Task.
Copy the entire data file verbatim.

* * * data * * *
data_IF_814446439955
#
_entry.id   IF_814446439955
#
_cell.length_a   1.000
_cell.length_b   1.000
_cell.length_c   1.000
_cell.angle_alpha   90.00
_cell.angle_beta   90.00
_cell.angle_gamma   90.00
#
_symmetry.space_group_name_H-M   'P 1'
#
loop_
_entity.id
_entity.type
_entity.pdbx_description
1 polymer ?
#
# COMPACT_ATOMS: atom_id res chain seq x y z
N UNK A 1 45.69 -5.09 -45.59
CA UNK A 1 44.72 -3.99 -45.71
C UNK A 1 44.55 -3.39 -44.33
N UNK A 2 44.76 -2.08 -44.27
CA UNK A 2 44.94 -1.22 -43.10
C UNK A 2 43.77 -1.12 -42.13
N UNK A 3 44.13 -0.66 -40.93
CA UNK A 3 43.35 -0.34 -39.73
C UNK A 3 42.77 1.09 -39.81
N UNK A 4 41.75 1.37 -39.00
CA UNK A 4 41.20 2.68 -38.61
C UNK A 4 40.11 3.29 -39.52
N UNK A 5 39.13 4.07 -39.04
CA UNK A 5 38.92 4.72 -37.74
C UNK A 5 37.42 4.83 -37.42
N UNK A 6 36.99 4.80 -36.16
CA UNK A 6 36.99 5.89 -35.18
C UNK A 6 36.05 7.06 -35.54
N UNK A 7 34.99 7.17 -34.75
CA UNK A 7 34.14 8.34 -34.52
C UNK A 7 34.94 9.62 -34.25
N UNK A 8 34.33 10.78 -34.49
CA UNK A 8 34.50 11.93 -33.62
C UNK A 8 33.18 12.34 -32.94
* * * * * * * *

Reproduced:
data_IF_814446439955
#
_entry.id   IF_814446439955
#
_cell.length_a   1.000
_cell.length_b   1.000
_cell.length_c   1.000
_cell.angle_alpha   90.00
_cell.angle_beta   90.00
_cell.angle_gamma   90.00
#
_symmetry.space_group_name_H-M   'P 1'
#
loop_
_entity.id
_entity.type
_entity.pdbx_description
1 polymer ?
#
# COMPACT_ATOMS: atom_id res chain seq x y z
N UNK A 1 45.69 -5.09 -45.59
CA UNK A 1 44.72 -3.99 -45.71
C UNK A 1 44.55 -3.39 -44.33
N UNK A 2 44.76 -2.08 -44.27
CA UNK A 2 44.94 -1.22 -43.10
C UNK A 2 43.77 -1.12 -42.13
N UNK A 3 44.13 -0.66 -40.93
CA UNK A 3 43.35 -0.34 -39.73
C UNK A 3 42.77 1.09 -39.81
N UNK A 4 41.75 1.37 -39.00
CA UNK A 4 41.20 2.68 -38.61
C UNK A 4 40.11 3.29 -39.52
N UNK A 5 39.13 4.07 -39.04
CA UNK A 5 38.92 4.72 -37.74
C UNK A 5 37.42 4.83 -37.42
N UNK A 6 36.99 4.80 -36.16
CA UNK A 6 36.99 5.89 -35.18
C UNK A 6 36.05 7.06 -35.54
N UNK A 7 34.99 7.17 -34.75
CA UNK A 7 34.14 8.34 -34.52
C UNK A 7 34.94 9.62 -34.25
N UNK A 8 34.33 10.78 -34.49
CA UNK A 8 34.50 11.93 -33.62
C UNK A 8 33.18 12.34 -32.94